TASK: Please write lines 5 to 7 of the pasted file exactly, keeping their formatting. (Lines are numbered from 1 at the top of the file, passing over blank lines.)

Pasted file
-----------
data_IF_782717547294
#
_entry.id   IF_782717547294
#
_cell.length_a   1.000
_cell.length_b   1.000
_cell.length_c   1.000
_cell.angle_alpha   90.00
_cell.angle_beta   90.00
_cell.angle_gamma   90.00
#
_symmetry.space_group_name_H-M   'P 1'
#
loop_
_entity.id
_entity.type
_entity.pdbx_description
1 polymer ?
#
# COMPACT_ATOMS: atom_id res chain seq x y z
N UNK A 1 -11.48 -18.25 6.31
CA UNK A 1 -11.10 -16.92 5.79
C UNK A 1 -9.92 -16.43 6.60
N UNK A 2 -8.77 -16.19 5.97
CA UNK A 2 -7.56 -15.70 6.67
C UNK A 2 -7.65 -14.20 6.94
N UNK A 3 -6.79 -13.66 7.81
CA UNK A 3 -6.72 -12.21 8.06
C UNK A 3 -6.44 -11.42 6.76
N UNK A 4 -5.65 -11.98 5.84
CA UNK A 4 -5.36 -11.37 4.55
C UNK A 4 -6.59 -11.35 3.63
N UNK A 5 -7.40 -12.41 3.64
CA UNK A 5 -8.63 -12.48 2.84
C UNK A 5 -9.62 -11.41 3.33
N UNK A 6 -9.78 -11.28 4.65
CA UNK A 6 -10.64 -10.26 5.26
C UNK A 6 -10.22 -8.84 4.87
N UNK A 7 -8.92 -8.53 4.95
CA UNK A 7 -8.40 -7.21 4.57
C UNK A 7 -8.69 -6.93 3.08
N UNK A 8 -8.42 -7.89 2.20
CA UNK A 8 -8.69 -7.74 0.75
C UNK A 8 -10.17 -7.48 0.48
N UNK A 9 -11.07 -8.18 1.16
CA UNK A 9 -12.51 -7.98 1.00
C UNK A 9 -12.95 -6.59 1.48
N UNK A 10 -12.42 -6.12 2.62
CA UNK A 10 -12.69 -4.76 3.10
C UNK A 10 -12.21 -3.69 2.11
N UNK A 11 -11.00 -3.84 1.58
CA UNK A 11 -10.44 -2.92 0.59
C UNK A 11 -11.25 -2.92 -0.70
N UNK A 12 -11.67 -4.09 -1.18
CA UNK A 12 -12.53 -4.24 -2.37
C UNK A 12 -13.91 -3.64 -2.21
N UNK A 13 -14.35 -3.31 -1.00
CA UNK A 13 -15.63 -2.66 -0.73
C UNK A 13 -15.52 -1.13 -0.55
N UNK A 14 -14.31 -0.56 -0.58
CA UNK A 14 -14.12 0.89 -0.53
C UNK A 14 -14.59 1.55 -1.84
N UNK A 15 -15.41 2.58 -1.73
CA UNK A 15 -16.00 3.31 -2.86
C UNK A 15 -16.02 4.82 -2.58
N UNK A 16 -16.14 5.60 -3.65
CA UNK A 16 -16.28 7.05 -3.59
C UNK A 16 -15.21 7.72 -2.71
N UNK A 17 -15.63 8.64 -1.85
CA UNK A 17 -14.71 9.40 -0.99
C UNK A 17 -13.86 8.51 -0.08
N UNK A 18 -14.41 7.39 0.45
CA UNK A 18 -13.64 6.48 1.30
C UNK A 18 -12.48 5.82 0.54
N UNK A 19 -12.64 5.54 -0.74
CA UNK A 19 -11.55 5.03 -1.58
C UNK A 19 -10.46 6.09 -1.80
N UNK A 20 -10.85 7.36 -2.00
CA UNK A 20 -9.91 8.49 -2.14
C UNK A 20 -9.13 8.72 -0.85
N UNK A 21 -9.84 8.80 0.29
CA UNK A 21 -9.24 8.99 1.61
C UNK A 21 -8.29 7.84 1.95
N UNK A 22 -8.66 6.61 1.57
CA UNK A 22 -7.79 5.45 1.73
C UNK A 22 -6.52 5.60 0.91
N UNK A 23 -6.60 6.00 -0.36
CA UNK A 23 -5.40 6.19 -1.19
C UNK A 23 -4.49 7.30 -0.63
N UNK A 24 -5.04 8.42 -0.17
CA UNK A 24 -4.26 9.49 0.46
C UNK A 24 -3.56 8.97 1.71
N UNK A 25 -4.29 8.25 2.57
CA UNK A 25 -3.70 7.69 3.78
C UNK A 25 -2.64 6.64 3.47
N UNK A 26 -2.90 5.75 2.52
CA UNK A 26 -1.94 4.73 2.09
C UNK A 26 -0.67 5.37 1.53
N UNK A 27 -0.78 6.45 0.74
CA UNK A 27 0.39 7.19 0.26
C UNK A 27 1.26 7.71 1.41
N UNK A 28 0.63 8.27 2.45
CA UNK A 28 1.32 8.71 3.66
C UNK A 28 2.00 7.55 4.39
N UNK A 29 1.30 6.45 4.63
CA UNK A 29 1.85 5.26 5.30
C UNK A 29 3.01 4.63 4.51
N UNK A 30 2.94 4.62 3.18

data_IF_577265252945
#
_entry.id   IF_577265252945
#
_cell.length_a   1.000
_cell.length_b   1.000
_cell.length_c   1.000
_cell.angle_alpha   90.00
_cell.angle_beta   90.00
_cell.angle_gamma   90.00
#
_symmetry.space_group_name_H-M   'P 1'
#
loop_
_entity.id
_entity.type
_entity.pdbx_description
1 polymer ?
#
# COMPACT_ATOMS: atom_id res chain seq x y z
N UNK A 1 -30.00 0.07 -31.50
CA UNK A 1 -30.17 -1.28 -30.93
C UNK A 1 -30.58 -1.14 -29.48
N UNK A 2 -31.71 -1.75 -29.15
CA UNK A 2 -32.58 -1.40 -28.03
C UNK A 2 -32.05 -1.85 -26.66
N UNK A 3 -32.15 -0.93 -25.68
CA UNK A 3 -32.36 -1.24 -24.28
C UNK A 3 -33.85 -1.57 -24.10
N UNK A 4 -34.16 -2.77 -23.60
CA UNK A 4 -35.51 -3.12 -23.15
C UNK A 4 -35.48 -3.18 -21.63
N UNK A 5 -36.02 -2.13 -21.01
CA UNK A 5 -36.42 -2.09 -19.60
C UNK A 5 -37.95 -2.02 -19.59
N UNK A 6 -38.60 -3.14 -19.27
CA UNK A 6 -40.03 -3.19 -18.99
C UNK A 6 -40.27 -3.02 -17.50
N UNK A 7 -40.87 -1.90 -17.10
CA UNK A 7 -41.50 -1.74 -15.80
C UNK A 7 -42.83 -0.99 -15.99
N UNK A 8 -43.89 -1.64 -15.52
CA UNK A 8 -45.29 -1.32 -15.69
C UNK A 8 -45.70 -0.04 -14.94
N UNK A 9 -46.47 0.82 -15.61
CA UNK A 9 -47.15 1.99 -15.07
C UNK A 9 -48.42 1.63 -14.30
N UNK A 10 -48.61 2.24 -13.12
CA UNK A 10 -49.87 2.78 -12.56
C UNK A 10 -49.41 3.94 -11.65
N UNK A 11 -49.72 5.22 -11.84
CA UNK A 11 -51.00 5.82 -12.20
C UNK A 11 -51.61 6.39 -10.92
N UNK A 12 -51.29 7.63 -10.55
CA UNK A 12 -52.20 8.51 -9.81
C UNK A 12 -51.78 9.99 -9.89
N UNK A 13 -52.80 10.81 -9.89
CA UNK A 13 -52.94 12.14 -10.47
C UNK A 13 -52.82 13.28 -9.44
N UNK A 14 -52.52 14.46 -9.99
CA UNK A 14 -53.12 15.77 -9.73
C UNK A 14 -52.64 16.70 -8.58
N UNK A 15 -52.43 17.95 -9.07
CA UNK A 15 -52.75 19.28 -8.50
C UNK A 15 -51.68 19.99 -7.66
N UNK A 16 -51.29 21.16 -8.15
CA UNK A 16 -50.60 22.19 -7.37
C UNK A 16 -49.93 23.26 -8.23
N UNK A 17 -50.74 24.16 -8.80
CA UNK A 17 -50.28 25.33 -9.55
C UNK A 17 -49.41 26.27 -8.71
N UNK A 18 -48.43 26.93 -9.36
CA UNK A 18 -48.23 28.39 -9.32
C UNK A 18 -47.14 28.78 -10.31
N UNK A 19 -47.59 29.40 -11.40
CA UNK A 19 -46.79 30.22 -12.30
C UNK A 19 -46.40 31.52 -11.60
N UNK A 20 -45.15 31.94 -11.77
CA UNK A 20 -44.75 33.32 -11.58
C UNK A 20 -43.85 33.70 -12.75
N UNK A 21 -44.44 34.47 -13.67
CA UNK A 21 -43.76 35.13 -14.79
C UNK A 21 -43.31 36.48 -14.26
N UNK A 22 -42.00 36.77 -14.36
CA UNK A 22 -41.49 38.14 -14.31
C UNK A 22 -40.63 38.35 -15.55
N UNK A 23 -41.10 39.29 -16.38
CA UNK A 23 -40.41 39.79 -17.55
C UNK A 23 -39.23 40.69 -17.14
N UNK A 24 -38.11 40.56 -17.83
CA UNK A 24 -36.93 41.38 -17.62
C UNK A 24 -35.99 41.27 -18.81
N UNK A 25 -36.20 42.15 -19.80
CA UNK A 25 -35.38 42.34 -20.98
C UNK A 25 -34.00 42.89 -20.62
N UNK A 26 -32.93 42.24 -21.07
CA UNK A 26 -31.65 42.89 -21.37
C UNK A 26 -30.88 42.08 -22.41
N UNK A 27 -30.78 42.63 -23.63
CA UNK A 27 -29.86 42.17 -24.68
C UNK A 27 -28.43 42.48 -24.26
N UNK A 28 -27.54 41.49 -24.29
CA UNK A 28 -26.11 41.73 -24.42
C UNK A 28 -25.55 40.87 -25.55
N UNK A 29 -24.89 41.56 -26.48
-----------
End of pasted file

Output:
_cell.length_a   1.000
_cell.length_b   1.000
_cell.length_c   1.000